For those exhibitors showing products for the High Impact sector, we personally met and saw many of the key folks from the major outdoor advertising folks; Don Sperring had most of his regional JC Decaux folks with him, JC Decaux representatives from Finland were there as well as Clear Channel folks from Scandinavia also and many others.


Upstairs definitely did not have as much traffic as the main exhibition hall and if it weren’t for the Theatre’s good attendance it may have been ‘deathly’ quiet.

We are not sure that upstairs really worked. The Content guys and Network Owner’s Pavilion weren’t really integrated into the rest of the show (it seemed to us at least). One visitor said to us “If I hadn’t bumped into Neil Morris (Grand Visual) I would have walked past the content gallery without realising what it was”.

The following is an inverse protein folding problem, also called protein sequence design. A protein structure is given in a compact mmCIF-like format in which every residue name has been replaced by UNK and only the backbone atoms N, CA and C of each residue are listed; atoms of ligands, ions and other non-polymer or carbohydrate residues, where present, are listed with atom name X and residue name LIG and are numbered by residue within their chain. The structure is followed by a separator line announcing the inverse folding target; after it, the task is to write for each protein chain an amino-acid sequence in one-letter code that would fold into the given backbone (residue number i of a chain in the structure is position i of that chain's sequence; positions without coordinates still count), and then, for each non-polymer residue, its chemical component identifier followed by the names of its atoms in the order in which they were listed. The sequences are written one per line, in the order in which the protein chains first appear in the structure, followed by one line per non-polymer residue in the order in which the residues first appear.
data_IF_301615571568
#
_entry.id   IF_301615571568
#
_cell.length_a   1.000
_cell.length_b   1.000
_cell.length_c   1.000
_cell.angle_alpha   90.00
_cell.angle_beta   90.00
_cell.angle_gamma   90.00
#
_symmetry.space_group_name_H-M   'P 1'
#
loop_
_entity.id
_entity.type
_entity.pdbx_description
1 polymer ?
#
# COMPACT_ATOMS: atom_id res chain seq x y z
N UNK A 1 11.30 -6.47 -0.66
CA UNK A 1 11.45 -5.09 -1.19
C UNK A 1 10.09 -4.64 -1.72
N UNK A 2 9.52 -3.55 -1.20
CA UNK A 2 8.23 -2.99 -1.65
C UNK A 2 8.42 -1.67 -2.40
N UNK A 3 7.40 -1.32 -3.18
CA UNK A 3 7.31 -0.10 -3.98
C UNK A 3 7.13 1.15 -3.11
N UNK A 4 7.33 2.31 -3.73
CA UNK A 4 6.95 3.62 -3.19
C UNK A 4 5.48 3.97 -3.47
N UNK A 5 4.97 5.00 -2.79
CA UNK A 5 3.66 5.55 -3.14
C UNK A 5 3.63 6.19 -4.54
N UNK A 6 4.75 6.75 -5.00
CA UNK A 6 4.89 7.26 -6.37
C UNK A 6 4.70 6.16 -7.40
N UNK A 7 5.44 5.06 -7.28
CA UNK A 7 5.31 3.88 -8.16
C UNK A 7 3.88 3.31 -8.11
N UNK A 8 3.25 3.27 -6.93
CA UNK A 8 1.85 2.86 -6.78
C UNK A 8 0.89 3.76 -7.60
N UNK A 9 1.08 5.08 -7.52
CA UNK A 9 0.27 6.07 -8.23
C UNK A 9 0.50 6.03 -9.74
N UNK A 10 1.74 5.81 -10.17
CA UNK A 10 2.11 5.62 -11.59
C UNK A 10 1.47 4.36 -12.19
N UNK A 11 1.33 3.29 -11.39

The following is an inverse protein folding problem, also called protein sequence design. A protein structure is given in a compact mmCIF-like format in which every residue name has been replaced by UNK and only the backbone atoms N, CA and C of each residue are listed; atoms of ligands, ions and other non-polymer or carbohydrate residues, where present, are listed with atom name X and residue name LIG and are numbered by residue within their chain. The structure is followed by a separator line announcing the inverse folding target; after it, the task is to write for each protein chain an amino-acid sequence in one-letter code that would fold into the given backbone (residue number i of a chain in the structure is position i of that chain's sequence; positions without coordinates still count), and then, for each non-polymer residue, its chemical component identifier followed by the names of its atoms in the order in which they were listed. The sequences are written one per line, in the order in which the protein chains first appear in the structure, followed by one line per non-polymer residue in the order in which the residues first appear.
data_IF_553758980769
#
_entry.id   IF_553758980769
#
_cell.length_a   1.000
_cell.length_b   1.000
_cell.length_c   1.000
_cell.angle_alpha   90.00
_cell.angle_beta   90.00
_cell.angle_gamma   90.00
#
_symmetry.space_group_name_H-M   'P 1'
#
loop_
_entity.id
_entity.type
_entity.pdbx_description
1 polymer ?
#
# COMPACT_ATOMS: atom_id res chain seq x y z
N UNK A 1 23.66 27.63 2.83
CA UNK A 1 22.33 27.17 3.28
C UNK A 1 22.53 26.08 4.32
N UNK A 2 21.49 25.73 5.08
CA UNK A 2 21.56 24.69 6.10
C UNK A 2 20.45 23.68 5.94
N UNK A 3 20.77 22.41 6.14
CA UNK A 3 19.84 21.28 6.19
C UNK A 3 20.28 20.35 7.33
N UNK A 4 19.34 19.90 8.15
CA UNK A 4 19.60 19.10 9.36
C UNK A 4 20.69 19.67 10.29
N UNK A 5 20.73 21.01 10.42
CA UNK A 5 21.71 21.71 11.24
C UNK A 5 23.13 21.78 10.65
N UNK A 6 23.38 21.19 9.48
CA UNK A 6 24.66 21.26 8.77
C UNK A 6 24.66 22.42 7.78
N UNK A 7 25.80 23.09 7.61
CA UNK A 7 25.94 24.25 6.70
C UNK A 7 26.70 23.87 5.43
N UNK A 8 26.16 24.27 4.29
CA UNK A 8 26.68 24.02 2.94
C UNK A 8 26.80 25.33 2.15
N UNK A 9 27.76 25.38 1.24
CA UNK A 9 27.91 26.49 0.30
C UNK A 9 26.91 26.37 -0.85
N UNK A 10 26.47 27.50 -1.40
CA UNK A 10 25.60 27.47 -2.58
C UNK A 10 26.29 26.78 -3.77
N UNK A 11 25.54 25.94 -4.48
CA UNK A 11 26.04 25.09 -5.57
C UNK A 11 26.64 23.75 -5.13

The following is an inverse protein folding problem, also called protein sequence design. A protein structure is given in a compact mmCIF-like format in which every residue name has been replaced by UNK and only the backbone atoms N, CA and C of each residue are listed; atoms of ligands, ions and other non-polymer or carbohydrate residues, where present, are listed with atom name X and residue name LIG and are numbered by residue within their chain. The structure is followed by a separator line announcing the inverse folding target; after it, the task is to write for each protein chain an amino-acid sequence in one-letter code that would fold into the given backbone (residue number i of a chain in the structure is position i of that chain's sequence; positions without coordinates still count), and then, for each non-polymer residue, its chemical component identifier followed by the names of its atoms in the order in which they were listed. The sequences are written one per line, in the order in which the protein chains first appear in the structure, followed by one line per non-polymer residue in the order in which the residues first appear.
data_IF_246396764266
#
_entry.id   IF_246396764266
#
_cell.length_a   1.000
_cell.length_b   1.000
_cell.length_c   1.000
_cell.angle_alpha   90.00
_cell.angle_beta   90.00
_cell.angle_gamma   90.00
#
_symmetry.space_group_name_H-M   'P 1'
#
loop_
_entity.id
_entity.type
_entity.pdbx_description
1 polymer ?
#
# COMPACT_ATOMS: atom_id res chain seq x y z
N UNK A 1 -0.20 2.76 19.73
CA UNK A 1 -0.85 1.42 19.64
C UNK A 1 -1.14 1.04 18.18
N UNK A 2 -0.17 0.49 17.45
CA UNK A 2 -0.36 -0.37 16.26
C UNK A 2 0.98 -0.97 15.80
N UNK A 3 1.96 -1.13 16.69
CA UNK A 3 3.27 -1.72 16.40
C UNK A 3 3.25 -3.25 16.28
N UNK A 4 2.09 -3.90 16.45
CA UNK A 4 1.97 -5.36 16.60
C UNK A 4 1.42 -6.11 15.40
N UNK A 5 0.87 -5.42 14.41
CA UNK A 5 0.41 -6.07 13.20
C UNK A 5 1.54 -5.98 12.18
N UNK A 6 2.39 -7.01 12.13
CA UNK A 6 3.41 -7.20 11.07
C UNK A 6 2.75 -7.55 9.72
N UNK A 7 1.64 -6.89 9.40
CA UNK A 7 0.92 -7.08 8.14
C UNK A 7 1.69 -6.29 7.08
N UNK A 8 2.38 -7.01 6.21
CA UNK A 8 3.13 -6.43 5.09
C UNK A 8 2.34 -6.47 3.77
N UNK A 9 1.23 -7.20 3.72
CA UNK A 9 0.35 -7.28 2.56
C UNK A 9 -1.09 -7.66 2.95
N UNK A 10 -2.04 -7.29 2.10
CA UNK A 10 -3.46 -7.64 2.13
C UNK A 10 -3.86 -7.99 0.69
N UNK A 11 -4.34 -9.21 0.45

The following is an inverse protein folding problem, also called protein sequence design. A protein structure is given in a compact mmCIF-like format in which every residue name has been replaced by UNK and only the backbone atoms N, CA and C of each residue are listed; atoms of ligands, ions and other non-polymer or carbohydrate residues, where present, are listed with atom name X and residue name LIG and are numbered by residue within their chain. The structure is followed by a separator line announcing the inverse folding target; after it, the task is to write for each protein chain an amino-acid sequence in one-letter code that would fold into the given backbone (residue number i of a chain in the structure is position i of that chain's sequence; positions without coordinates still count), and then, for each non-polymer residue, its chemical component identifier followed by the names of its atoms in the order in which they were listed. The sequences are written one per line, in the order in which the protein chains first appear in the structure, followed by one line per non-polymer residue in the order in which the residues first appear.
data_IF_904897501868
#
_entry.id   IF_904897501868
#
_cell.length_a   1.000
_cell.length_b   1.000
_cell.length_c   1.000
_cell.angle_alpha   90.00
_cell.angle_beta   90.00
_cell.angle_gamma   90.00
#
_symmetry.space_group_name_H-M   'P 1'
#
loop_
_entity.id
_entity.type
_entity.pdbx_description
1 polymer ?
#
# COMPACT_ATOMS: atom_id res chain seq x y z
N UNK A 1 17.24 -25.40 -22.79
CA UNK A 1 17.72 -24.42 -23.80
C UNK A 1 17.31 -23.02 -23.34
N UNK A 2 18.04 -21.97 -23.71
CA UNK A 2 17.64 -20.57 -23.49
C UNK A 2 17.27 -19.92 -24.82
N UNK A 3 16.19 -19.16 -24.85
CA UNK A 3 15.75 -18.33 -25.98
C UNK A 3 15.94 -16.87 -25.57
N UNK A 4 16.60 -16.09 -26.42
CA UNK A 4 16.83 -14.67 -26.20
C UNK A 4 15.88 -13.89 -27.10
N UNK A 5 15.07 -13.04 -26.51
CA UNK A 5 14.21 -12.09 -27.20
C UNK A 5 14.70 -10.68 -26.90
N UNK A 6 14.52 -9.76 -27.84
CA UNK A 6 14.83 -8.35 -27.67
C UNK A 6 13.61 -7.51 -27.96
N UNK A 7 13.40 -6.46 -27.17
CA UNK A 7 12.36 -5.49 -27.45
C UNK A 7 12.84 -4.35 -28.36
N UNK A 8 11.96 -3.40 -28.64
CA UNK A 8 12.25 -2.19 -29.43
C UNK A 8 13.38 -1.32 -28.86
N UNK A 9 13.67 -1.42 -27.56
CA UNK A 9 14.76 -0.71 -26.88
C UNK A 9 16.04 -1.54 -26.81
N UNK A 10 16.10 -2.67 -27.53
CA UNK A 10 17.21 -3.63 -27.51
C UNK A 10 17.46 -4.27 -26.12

He added “Got a nice massage though” – we assume that the massage was not from Neill!

The Network Owner’s Pavilion and the Content stuff is what can really start to set Screen Expo Europe apart from all the other (pure signage if you like) shows in Europe and so the positioning of their stands and their (full) integration into the show may need to be addressed next year.

Anyway, it was really great to see the likes of IMTV, i-vu, Matchday Media, Mood Media, Pharmacy Channel etc. etc. taking part.


Do the presentation theatres work? Again, we are in two minds about this.

They are FREE which is good.

Dragging people off the show floor to listen to a presentation sounds like a good idea, but we are never sure of the audience’s motivation or attention span?

Also the way the presentation areas were split meant that it was impossible to listen to those you really wanted to if their speaking times conflicted.